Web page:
Retirement Plans For The Self Employed


Being self employed has many benefits. However, it also has drawbacks. One challenge many self employed people face is retirement. Without a company to provide for them, entrepreneurs must form their own retirement plans. Here are some of the best retirement plans for the self employed.

SEP IRA

Simplified Employee Pensions (SEP IRAs) are simple, but they can get the job done. With a SEP IRA, self-employed people can contribute up to 25% of their net income, with a $49,500 (2011 numbers). Since all SEP contributions must be made by the employer, this is only the net income from being self-employed, not from a second job at a company. The reports required for a SEP IRA are fairly simple, which will save an entrepreneur precious time. Unfortunately, the SEP IRA does not have a Roth option.

Solo 401(k)

The Solo 401(k) is slightly more complicated than the SEP IRA, but it also have some added benefits. Solo 401(k)s are limited to business owners and their spouses. Through the individual contributions and company matches, business owners can reach the same ceiling that the SEP IRA has. For business owners over 50, this is actually increased by $5,000. A loan can be taken out against one’s Solo 401(k), but this is rarely advisable due to interest and fees. The Solo 401(k) is simple to set up, and many financial institutions charge less than $100, if anything, to create one.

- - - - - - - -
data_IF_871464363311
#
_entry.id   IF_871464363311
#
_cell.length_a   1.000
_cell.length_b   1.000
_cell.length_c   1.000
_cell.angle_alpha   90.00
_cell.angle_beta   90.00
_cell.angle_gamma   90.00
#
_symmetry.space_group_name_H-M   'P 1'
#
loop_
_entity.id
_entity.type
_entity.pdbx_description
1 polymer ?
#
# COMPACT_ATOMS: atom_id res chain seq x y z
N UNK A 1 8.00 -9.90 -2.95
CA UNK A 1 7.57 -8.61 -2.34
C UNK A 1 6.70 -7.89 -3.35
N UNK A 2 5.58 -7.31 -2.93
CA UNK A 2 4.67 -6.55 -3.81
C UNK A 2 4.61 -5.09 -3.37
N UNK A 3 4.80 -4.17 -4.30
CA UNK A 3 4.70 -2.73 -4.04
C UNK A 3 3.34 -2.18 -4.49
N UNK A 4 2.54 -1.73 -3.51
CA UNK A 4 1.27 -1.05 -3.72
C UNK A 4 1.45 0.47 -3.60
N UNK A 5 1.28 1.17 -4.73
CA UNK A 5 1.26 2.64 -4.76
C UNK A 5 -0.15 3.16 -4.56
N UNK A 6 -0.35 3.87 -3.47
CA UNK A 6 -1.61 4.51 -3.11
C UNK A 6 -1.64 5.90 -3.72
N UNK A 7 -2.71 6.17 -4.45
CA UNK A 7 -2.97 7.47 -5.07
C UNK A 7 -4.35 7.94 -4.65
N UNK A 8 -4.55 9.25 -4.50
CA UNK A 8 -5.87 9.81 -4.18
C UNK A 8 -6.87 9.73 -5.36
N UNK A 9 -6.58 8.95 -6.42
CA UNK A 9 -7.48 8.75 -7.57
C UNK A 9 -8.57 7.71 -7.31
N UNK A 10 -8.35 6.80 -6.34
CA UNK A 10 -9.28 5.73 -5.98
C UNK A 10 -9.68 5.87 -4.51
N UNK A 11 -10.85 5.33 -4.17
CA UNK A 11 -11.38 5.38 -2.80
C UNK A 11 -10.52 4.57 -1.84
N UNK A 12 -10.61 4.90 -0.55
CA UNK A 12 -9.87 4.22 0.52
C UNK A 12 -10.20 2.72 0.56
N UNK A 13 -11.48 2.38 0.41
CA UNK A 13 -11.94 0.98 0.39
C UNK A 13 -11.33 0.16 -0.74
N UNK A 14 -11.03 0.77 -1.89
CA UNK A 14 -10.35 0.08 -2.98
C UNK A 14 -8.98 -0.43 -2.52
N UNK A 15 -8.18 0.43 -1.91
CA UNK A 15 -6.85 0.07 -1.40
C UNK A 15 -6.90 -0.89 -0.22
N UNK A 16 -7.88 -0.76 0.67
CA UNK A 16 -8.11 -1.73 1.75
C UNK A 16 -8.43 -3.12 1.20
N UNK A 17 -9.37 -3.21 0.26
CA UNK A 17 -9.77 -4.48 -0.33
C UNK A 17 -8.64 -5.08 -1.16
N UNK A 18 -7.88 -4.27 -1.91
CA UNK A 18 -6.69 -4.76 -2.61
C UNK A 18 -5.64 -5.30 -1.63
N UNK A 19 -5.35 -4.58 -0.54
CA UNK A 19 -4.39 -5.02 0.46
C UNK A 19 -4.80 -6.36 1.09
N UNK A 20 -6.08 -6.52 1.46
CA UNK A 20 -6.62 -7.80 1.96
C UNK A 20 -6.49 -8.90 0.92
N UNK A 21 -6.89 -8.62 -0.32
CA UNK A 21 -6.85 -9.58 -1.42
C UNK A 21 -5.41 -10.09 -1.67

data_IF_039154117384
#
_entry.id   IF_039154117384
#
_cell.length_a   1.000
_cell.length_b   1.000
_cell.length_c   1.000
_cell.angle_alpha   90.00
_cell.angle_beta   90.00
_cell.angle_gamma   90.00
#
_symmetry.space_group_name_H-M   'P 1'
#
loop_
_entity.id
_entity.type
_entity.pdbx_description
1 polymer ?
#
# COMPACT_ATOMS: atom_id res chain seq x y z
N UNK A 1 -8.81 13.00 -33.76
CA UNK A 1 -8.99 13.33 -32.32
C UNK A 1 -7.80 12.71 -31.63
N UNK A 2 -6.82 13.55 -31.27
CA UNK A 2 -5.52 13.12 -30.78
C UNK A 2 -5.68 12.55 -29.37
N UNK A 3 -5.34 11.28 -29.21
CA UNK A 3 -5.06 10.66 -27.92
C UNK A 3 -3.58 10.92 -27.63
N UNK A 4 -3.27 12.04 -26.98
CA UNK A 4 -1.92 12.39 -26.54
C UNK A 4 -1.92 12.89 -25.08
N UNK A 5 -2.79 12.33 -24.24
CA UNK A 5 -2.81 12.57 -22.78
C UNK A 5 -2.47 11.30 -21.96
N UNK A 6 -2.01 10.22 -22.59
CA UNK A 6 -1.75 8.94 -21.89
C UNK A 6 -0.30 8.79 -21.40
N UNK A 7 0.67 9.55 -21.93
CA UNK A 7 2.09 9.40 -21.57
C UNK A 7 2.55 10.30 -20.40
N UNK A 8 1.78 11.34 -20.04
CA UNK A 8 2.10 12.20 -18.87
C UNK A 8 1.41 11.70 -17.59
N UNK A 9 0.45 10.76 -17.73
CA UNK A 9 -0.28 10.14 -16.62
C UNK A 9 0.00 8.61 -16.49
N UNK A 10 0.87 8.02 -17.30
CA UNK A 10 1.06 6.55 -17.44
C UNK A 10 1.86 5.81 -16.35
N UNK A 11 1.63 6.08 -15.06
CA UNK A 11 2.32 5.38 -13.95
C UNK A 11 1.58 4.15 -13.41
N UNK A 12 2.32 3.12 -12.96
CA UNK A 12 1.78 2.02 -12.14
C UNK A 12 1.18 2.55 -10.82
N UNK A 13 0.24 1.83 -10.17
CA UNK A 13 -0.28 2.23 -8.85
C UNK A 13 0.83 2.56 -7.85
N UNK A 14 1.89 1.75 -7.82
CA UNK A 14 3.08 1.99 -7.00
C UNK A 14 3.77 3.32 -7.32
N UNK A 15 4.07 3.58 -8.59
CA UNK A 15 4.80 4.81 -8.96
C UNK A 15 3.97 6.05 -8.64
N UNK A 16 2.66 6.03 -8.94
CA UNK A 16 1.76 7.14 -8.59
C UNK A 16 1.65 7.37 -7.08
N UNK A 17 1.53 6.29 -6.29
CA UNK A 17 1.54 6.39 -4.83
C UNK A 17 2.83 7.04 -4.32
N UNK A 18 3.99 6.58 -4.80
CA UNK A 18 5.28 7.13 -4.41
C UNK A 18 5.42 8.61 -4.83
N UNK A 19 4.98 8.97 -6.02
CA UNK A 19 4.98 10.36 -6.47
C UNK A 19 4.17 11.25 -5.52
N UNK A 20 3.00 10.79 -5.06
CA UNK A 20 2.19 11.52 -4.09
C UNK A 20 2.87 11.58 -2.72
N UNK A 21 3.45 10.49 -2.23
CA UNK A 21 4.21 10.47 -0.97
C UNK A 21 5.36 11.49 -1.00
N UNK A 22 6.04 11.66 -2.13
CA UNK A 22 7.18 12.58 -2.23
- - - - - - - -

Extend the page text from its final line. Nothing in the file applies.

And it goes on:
SIMPLE IRA

The SIMPLE IRA, also called the Savings Incentive Match Plan for Employees IRA, is extremely easy to create. It should take anyone about 20 minutes. The SIMPLE IRA is a great way for anyone who owns a business to provide for their own retirement, as a self-employed entrepreneur, as well as their employees’ retirement. It has much lower limits than the SEP IRA and 401(k). In 2001, the maximum contribution was $11,500. For those over 50, it increased to $14,000.

The SIMPLE IRA is suitable only for small, but financially well-grounded companies. Any business that offers this to its employees must match the employee contributions. Typically, this has been a 100 percent match on up to three percent of the employee’s pay. It also is not available to anyone who has another retirement account, such as a 401(k) at a day job.

Other Investments

When considering retirement plans for the self employed, one must not exclude traditional retirement plans. Traditional IRAs, Roth IRAs, annuities and other investment accounts can all play an integral role in one’s overall retirement. The above plans offer many advantages over personal ones. Matches can be made by one’s company. Some plans have high contribution limits. The SIMPLE IRA does not have an income limit. However, entrepreneurs must not forget to also consider personal retirement accounts as well.

By understanding these plans, the self-employed individual can prepare for retirement. It may seem daunting, but retiring is possible. Anyone needing assistance in planning has many resources to help them learn about self employed retirement plans. There are tax-advantageous plans to help entrepreneurs along the way.

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